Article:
You know the one: He asks for all sorts of substitutions, wants everything on the side and doesn't have any qualms about sending back a dish he just didn't like, even when it was prepared properly. He doesn't expect to pay for it twice, of course. This person carries a sense of entitlement that confuses service professionals with personal servants. No matter if he's choosing a side for his entrée that comes off a station usually unaffiliated with that particular dish, potentially throwing off the rhythm of an entire kitchen. No matter that the guacamole is already made; he'll take his without onions, thank you very much. He'll demand the addition and removal of sauces and garnishes to fit his whims, and he'll redesign whole swaths of the menu because he really doesn't care for crab, but the crab-cake salad sounds good; can't you do that with the portobello mushroom from the veggie burger, but instead of spring mix, can he have spinach? Then, when it comes out with the hot sauce that he ordered, expecting hot sauce but the milder one, he'll bat his eyelashes and hand the plate back to his server, forcing that person to repeat his Franken-dish again, while the kitchen staff grabs their knives and pitchforks. Don't do that. NICHOLAS L. HALL
The Person Who Refuses to Leave the Loop
I mean, obviously there isn't any culture outside the Loop anyway, right? Like, why leave when everything you need can be found within a five-mile radius of downtown? She'll tell you that she's never been to Chinatown, but she's pretty sure it's stupid, and anyway, there's a P.F. Chang's right inside the Loop! If you want local Chinese food, she'll say, there's always Auntie Chang's Dumpling House and Kam's Fine Chinese Restaurant. Oh yeah, and they both happen to be a convenient 15-minute drive from wherever you are! Alief? Bellaire? Spring? She's never heard of those, and they don't sound like the kind of places she'd want to go to eat anyway. Downtown is the epicenter of any big city, so why would anyone choose to stray too far from there? What's that saying...nothing exciting ever happens in the suburbs? No, that's not it, but it's so true! She'll drag you to meal after meal inside the Loop, which is certainly home to tons of great restaurants, but she'll never agree to eat outside of 610. She will, however, make a "quick trip" to the Galleria for some new shoes in a heartbeat. KAITLIN STEINBERG
The Bad Tipper
I've been to many places where tipping isn't customary. China and Barcelona come to mind; the locals will think you're rich (and a prime target for being ripped off) or just dumb. In the States, though, tipping is customary, so it really gets my goat when I go out in a group, everyone puts in his "share" to pay the bill and somehow I'm left with a $100 deficit that I have to cover out of my own pocket because ten of you forgot to add tax and tip to what you owe. It drives me nuts if we get separate bills and I accidentally get a glimpse of the $5 tip you left on a $50 tab. (And if I catch it, I won't say anything; I'll just supplement it with some money of my own and make a mental note never to be seen in public with you again.) Don't brag to me about how you left a $1 tip for some poor server in an Asian restaurant because you used to be a server yourself and you found her service unacceptable. Or even worse, don't pick up the tab for your table as if you're some generous dude and "forget" to leave a tip for your group entirely. I can do without that type of generosity, and so can the restaurant. If you're confused about how much to tip, err on the generous side; don't be cheap. It's one of the least attractive things for any dining companion to display, and whether you know it or not, people will notice and you'll be forever known as "that" person, a.k.a. the bad tipper, the friend that no one needs and one of the worst kinds of diners on the planet. MAI PHAM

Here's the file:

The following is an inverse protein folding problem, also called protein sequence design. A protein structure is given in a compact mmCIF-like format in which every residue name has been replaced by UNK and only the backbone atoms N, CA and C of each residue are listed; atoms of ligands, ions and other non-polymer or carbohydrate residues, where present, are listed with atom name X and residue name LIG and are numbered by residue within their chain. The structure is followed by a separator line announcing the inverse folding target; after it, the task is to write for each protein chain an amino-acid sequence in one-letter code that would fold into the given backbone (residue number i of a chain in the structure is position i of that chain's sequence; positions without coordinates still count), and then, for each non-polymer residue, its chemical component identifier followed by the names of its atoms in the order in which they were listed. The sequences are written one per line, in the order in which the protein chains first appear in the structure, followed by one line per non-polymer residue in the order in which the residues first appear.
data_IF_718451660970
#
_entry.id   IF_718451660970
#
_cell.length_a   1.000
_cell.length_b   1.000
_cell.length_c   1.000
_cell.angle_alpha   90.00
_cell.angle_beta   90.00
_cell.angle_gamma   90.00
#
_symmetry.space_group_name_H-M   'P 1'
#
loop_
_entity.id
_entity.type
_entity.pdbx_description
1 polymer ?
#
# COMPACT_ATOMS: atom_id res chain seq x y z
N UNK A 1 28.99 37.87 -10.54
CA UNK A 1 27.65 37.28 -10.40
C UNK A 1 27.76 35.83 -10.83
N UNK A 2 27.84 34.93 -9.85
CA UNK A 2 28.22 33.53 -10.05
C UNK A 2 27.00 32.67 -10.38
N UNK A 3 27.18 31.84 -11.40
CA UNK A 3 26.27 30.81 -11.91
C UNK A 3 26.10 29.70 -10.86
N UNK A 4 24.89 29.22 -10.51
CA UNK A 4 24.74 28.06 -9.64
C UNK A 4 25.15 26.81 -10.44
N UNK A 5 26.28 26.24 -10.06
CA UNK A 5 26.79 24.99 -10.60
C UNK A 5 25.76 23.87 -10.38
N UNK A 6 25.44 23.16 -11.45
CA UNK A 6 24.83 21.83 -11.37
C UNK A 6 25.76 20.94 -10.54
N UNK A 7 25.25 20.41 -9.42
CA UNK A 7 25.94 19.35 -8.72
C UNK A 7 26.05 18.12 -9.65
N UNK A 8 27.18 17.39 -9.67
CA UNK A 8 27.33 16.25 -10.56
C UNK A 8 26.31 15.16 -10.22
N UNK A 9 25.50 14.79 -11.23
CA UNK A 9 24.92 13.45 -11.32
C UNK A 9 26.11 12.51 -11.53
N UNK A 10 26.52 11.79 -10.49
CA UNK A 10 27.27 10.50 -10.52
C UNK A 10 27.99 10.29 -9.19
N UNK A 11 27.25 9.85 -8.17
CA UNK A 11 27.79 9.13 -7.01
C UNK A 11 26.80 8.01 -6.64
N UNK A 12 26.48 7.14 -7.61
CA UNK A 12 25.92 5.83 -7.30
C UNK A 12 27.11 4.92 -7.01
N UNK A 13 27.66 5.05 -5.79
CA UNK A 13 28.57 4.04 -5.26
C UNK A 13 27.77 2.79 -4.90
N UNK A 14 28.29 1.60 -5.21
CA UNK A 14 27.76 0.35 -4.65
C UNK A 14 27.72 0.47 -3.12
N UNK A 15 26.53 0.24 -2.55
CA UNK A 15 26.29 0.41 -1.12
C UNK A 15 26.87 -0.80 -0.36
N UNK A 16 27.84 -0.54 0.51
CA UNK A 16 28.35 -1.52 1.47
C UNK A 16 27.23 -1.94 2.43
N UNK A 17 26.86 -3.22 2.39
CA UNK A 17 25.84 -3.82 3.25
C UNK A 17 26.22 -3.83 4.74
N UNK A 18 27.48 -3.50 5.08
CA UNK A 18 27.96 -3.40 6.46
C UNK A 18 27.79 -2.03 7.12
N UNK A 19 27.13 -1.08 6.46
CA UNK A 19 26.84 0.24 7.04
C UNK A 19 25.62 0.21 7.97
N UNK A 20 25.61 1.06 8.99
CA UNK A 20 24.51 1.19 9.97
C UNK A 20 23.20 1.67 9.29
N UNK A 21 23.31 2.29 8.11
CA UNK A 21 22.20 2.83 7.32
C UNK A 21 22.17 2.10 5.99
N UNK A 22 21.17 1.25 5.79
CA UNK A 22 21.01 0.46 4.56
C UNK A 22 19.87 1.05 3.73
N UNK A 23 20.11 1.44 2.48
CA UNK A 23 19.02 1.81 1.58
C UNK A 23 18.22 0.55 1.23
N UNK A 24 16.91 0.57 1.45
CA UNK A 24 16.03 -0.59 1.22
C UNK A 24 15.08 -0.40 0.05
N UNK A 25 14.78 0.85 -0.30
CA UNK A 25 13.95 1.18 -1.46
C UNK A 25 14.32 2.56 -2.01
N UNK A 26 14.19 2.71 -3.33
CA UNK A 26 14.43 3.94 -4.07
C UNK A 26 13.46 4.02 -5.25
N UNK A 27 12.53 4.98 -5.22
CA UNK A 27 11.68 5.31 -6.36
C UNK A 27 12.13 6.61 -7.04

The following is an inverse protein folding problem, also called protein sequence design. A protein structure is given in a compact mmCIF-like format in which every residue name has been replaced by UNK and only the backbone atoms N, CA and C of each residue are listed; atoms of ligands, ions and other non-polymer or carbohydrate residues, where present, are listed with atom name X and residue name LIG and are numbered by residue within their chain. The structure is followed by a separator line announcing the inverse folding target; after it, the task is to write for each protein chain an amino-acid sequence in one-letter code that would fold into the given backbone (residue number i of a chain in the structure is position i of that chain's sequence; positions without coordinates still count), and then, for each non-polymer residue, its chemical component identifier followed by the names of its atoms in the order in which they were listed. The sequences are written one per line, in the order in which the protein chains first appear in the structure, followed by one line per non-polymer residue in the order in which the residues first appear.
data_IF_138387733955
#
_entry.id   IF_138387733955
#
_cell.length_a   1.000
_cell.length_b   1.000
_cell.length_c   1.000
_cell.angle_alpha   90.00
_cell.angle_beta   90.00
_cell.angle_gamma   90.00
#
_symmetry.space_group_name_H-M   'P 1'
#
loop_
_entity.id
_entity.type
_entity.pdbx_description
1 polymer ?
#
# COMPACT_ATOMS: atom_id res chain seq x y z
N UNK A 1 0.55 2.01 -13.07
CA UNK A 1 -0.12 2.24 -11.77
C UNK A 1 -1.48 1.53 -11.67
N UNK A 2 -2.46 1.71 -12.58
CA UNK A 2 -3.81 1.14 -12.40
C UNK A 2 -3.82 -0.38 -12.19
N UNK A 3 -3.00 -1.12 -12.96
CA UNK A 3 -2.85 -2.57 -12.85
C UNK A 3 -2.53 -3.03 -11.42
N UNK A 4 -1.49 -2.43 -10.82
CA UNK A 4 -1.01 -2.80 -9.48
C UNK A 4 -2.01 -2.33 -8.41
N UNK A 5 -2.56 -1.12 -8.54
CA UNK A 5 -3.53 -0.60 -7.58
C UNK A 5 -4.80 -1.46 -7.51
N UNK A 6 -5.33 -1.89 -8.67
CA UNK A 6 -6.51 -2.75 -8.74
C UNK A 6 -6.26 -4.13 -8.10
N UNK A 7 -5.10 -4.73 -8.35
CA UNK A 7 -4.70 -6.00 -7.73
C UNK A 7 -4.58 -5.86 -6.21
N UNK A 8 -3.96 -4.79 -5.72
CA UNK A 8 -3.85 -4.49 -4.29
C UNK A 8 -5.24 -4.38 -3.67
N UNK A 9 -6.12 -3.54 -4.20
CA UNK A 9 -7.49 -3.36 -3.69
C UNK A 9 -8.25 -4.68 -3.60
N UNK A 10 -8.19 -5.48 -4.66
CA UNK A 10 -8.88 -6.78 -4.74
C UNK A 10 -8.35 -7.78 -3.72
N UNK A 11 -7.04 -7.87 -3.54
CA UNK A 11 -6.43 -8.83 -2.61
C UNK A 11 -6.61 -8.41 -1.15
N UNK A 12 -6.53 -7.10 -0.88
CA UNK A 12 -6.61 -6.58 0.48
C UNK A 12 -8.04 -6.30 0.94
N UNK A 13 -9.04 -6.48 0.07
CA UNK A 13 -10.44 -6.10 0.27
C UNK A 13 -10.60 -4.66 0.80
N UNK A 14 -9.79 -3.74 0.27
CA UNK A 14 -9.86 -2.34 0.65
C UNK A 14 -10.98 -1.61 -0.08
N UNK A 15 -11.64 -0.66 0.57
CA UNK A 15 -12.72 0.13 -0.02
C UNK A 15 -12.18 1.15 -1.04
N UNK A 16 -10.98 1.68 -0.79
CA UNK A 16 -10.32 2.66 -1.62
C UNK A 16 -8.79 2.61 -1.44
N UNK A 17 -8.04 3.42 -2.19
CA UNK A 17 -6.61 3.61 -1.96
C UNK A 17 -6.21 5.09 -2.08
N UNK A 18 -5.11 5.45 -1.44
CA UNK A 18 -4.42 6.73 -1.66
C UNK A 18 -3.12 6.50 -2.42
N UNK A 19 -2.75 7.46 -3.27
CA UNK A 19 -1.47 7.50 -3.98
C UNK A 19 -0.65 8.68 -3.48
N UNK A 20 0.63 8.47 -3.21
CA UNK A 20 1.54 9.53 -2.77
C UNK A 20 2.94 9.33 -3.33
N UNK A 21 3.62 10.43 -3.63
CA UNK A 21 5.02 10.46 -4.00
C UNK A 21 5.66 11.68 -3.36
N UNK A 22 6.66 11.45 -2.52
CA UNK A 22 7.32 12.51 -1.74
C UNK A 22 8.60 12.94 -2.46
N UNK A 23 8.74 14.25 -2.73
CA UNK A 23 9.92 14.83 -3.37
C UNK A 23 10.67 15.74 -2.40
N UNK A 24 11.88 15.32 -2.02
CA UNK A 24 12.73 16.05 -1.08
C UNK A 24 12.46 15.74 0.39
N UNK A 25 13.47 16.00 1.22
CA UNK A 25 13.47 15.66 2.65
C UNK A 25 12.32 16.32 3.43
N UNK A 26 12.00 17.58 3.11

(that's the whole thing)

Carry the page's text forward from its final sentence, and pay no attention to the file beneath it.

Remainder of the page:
The Waiter Who Says Everything You Order Is His Favorite
I've been to several restaurants where there is that one waiter who endorses everything your table orders. After you order the chicken dish, he or she responds, "OOOOH, that one is my favorite!" Then the next person at your table orders the pasta dish and the waiter says, "OOOOH, that one is my favorite! Excellent choice!" As the waiter takes each person's order, it's a broken-record response of "That's my favorite!" Is everything on the menu your favorite? Or do you just not know how to respond to people when they order something? While this is annoying, it's also annoying when waiters can't tell you which dish to order. I usually can't decide between two dishes, so I like to ask the waiter which one he or she would recommend. It's not going to offend anyone if you say, "I prefer this one over that one," so don't give me a neutral response because that doesn't help me whatsoever. Have an opinion, please. MOLLY DUNN
The Restaurant Critic
We know you know who we are, but we still pretend to be sneaky. Oh, me? I'm just here enjoying a leisurely meal with my two friends who happen to feel the need to discuss the menu with me before they order anything. Yeah, and we're just really hungry. That's why we ordered 15 different dishes. It's totally not that I have to taste them all or anything. Nope, I just love food. Taking notes? Of course not! I'm...um...texting. Yes, I'm texting. And I swear I'm not looking too hard at the decor or the wine list or mentally discussing the pros and cons of each dish while I'm eating. How does a 25-year-old afford all this expensive food? Uh, I'm an heiress. Right. Heiress. With a trust fund. Just for food. Oh, I'm sorry, was my judgmental stare interrupting your pleasant meal? I was really just thinking about my cat, that's all. (And, of course, about how best to convey the complete and utter failure of this chicken breast to remotely resemble food while I maintain an air of innocent naïveté so people will like me.) That's not annoying, is it? KAITLIN STEINBERG
TOP 5 MICHELADAS IN HOUSTON
An unashamed love of micheladas.
I was first introduced to the michelada one summer in Corpus Christi. I grew up on the bayfront, but I'd never learned to surf, so a few years back, I decided it was time. My first lesson had nothing to do with the board or the waves, though. Instead, my instructor handed me a michelada and explained that that's what you drink while surfing in the Gulf.
I liked it immediately, but I've always been a big fan of Bloody Marys and eating salsa out of the jar with a spoon. When I tried to introduce micheladas to some of my friends in the Midwest, they were less enthusiastic. And I get it. A medley of beer, tomato juice, hot sauce and seafood is not for everyone.